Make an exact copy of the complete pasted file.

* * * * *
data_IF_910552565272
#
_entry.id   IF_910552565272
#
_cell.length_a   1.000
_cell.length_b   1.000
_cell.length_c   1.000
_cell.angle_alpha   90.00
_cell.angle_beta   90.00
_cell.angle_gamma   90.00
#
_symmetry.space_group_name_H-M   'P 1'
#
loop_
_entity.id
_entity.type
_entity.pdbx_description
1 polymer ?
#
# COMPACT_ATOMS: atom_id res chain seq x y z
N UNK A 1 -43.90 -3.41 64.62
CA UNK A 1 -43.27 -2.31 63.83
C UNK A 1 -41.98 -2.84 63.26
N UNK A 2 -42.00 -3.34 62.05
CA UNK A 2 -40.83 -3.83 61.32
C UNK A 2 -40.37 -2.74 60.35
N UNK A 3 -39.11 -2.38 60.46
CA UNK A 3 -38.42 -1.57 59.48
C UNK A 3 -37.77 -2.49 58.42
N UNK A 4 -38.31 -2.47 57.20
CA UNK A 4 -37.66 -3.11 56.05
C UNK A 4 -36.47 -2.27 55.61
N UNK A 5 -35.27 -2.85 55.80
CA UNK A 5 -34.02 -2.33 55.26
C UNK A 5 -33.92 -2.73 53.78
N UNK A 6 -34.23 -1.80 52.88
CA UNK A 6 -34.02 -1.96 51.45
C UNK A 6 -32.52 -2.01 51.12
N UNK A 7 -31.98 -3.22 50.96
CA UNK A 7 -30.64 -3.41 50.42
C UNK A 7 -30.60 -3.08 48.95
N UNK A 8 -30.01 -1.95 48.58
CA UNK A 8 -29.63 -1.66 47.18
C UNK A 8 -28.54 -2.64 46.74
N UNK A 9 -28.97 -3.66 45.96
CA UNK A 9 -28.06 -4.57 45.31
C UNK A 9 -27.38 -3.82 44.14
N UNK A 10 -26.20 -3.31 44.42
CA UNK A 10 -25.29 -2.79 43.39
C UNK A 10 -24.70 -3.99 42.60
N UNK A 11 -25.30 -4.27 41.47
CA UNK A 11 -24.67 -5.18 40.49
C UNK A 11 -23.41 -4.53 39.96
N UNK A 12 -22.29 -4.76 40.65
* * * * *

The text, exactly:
data_IF_910552565272
#
_entry.id   IF_910552565272
#
_cell.length_a   1.000
_cell.length_b   1.000
_cell.length_c   1.000
_cell.angle_alpha   90.00
_cell.angle_beta   90.00
_cell.angle_gamma   90.00
#
_symmetry.space_group_name_H-M   'P 1'
#
loop_
_entity.id
_entity.type
_entity.pdbx_description
1 polymer ?
#
# COMPACT_ATOMS: atom_id res chain seq x y z
N UNK A 1 -43.90 -3.41 64.62
CA UNK A 1 -43.27 -2.31 63.83
C UNK A 1 -41.98 -2.84 63.26
N UNK A 2 -42.00 -3.34 62.05
CA UNK A 2 -40.83 -3.83 61.32
C UNK A 2 -40.37 -2.74 60.35
N UNK A 3 -39.11 -2.38 60.46
CA UNK A 3 -38.42 -1.57 59.48
C UNK A 3 -37.77 -2.49 58.42
N UNK A 4 -38.31 -2.47 57.20
CA UNK A 4 -37.66 -3.11 56.05
C UNK A 4 -36.47 -2.27 55.61
N UNK A 5 -35.27 -2.85 55.80
CA UNK A 5 -34.02 -2.33 55.26
C UNK A 5 -33.92 -2.73 53.78
N UNK A 6 -34.23 -1.80 52.88
CA UNK A 6 -34.02 -1.96 51.45
C UNK A 6 -32.52 -2.01 51.12
N UNK A 7 -31.98 -3.22 50.96
CA UNK A 7 -30.64 -3.41 50.42
C UNK A 7 -30.60 -3.08 48.95
N UNK A 8 -30.01 -1.95 48.58
CA UNK A 8 -29.63 -1.66 47.18
C UNK A 8 -28.54 -2.64 46.74
N UNK A 9 -28.97 -3.66 45.96
CA UNK A 9 -28.06 -4.57 45.31
C UNK A 9 -27.38 -3.82 44.14
N UNK A 10 -26.20 -3.31 44.42
CA UNK A 10 -25.29 -2.79 43.39
C UNK A 10 -24.70 -3.99 42.60
N UNK A 11 -25.30 -4.27 41.47
CA UNK A 11 -24.67 -5.18 40.49
C UNK A 11 -23.41 -4.53 39.96
N UNK A 12 -22.29 -4.76 40.65